The Board instructs that remedies against employers that fail to provide notice and the opportunity to bargain prior to unilaterally imposing serious discipline should not be limited to a cease-and-desist order and an affirmative order to bargain over such decisions going forward, but should include make-whole relief, including reinstatement and back pay. In rejecting the notion that Section 10(c) of the Act precludes make-whole relief in all cases applying the new analysis, the Board majority opines that such determinations must be made on a case-by-case basis and that an employer may raise, as an affirmative defense, a claim that the employee was discharged for “cause” and not entitled to a make-whole remedy. The burden of proof, however, remains with the employer to show that the employee engaged in misconduct and that the misconduct was the reason for the adverse employment action. The General Counsel or Charging Party may challenge the employer’s contention, show mitigating circumstances exist, or show that the employer has not issued similar discipline for similar misconduct. The employer then bears the burden to show that it would have issued the discipline notwithstanding the mitigating or differing circumstances. In the end, the burden of proof remains with the employer.
Member Miscamarra’s Dissent
In his dissent, Member Miscamarra provides a detailed analysis of how the majority’s opinion departs from long-standing Board precedent, lacks reliable guidance on which parties can rely when faced with this circumstance, and creates a convoluted requirement to bargain over a single issue at a time when the parties should be focused on achieving a more global agreement on wages, benefits, and other terms and conditions of employment. He coins the phrases “discipline bar” and “discipline bargaining” to describe the new hoops through which an employer must jump to enforce the same preunion rules and discipline pending negotiation of a first contract.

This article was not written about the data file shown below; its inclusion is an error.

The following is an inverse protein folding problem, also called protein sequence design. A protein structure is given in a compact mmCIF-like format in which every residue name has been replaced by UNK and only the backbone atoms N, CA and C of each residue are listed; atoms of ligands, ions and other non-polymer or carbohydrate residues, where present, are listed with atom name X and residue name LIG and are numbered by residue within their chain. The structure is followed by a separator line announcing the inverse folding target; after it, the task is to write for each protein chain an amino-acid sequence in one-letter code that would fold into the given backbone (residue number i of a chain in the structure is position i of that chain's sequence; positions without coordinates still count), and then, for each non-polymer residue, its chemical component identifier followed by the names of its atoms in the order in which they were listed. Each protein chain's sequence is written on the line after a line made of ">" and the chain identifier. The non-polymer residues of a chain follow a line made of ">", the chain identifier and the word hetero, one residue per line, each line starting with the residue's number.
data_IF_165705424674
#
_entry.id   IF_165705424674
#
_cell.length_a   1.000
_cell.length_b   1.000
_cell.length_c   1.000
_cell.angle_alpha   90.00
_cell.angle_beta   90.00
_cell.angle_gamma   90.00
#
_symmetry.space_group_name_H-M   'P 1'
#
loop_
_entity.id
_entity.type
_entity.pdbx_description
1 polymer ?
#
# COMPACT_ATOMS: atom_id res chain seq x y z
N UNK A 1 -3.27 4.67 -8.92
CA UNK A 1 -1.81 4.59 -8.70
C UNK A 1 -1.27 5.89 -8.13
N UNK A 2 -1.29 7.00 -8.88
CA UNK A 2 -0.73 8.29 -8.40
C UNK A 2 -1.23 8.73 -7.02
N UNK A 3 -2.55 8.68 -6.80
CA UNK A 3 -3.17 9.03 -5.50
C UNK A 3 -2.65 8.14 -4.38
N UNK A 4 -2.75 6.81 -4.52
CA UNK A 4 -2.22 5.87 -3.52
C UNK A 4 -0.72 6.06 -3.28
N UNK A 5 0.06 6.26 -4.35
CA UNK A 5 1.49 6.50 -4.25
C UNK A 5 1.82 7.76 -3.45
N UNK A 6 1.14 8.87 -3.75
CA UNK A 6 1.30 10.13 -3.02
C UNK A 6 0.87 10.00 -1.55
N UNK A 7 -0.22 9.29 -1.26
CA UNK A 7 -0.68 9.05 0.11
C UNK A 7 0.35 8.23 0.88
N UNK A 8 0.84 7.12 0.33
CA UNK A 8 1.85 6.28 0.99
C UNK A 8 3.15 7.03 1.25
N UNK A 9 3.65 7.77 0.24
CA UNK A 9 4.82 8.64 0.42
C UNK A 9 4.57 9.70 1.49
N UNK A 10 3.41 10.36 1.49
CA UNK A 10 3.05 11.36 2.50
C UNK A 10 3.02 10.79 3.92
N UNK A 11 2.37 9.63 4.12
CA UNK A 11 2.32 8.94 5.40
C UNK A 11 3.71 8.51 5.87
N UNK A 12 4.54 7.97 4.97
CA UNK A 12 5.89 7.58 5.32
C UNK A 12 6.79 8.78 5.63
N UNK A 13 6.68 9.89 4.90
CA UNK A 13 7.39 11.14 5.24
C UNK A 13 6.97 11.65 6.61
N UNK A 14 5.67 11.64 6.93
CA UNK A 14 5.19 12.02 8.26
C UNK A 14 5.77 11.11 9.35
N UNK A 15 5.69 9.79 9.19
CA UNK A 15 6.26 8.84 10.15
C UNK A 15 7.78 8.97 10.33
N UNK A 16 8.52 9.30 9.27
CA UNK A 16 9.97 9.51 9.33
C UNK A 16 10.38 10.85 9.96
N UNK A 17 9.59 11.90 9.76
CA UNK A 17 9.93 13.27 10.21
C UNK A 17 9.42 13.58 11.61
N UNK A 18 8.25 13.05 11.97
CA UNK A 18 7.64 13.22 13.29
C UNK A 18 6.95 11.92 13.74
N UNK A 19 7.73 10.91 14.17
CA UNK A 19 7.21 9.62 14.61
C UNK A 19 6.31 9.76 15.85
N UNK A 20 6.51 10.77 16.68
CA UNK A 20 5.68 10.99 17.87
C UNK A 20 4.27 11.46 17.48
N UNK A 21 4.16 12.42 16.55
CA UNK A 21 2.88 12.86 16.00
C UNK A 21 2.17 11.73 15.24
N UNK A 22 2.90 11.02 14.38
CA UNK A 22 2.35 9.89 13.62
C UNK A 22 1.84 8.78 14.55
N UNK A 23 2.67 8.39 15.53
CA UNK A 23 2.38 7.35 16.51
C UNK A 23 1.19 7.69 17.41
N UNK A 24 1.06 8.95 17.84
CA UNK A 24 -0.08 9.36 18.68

In addition, Member Miscamarra opines that the majority’s decision is extremely broad and not necessarily limited to the time between when a union is first elected and a first contract achieved, but rather to any time when an agreement on disciplinary policy does not exist between the parties. This conundrum further confuses extant Board law that requires unchanged terms and conditions of employment pending agreement or impasse. In short, Member Miscamarra emphasizes that the Board’s new law not only scrambles long-settled precedent, but also provides little, if any, guidance on how compliance with the new standard can be accomplished.
Although an appeal of the Board’s decision is anticipated, employers lacking agreement with their employees’ representatives regarding the imposition of discipline may want to follow the notice and opportunity to bargain requirements articulated by the Board prior to imposing serious discipline on bargaining unit employees. As the Board majority acknowledged, future decisions applying the law announced in this case will further refine the definitions and remedial guidance based on a case-by-case, factually intensive analysis. In the interim, employers confronting this issue should understand that they must give notice and an opportunity to bargain before the implementation of any suspension, demotion, or discharge.
In addition, employers should review their disciplinary policies and protocols and consider revisions that mandate discipline without any discretion. The Board acknowledged that the “employer has no duty to bargain over those aspects of its disciplinary decision that are controlled by nondiscretionary elements of existing policies and procedures. Thus, the less discretion an employer exercises, the less bargaining will be required of the employer.” Employers, therefore, will need to balance their desire to exercise discretion against the requirements of notice and bargaining opportunity.